We examined the functions of music-listening from a cross-cultural perspective. Two studies were conducted to capture personal, social and cultural experiences with music. Young people were sampled; mainly online surveys were used. Study 1 is a qualitative multicultural study that identified seven main functions of music: background, memories, diversion, emotion, self-regulation, reflection of self, and social bonding. In study 2, based on the qualitative data, we developed and validated a scale measuring Ratings of Experienced Social, PErsonal and Cultural Themes of MUSIC functions (RESPECT-MUSIC) in three cultural samples (Latin-American, Anglo- Saxon, and Germanic). A ten-factorial solution was found to be structurally equivalent and reliable across three cultural samples. The factors represent the functions: background, dancing, emotions, venting, focus, value development, political attitudes, social bonding with friends, family bonding, and cultural identity. Limitations of this research and future directions are discussed. The investigation complements previous psychological research on music with a cross-cultural perspective.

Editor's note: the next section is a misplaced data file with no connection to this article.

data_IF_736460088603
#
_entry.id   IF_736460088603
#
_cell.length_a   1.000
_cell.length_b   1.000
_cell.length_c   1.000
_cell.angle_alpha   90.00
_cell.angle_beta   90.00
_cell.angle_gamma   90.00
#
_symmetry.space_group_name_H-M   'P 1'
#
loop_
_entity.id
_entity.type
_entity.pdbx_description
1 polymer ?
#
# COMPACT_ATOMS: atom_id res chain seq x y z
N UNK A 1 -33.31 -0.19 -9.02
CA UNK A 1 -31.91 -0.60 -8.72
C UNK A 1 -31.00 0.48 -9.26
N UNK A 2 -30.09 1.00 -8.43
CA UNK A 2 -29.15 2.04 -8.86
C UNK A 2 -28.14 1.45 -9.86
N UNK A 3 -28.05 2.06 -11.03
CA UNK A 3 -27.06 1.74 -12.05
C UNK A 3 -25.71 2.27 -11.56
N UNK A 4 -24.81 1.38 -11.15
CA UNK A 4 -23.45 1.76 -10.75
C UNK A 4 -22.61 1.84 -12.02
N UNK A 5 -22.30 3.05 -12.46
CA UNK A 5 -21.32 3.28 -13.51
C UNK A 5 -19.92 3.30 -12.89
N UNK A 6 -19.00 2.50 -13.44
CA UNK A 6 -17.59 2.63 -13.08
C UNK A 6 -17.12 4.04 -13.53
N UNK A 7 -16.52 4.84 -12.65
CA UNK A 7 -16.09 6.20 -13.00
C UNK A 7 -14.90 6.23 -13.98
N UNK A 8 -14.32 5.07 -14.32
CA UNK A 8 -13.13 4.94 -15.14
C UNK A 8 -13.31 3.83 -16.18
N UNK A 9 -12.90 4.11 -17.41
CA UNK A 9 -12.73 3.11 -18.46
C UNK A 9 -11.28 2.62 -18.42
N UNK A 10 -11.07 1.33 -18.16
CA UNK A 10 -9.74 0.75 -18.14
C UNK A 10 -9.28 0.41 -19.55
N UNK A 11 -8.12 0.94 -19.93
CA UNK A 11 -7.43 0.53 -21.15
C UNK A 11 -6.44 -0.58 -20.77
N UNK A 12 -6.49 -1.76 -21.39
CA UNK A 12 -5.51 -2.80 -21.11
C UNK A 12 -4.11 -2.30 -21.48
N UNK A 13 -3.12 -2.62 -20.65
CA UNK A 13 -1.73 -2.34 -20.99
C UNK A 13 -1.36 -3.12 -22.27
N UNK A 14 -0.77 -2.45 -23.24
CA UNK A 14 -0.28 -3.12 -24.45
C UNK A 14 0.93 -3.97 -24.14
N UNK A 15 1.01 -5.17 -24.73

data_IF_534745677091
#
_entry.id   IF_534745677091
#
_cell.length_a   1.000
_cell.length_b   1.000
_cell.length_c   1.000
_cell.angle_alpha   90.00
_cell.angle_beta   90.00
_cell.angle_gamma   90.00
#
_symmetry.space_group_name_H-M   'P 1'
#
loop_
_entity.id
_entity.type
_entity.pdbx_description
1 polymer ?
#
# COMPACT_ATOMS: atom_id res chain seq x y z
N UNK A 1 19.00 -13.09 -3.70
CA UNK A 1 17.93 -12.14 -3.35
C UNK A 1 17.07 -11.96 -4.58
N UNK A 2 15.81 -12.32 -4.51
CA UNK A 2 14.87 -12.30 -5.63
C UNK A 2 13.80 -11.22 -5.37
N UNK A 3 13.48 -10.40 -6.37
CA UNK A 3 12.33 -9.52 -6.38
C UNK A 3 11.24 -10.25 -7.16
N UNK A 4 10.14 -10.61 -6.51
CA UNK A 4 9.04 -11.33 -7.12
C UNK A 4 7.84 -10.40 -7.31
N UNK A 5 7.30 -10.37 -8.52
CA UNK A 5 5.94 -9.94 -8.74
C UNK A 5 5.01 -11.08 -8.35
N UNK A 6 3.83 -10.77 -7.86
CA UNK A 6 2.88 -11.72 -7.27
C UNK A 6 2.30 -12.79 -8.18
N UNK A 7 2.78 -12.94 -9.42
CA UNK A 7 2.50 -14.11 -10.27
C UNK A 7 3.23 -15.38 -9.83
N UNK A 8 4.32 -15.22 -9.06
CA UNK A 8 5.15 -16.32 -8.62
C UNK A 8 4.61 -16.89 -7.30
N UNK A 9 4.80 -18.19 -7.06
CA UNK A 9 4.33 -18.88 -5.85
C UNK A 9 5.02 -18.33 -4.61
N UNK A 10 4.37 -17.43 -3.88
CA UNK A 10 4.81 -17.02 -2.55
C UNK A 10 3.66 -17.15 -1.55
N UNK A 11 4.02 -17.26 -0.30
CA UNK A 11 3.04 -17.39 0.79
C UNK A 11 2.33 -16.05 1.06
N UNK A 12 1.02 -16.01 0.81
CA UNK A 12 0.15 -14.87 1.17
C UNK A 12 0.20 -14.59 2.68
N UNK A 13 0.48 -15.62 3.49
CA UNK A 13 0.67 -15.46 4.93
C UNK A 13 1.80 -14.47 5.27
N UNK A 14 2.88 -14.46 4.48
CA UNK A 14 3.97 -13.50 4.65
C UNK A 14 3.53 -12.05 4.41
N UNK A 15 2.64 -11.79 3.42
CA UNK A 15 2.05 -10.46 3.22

Boer, D., & Fischer, R. (2011). The functions of music-listening across cultures: The development of a scale measuring personal, social and cultural functions of music. In F. Deutsch, M. Boehnke, U. Kühnen, & K. Boehnke (EdsRendering borders obsolete: Cross-cultural and cultural psychology as an interdisciplinary, multi-method endeavor: Proceedings from the 19th International Congress of the International Association for Cross-Cultural Psychology. https://scholarworks.gvsu.edu/iaccp_papers/70/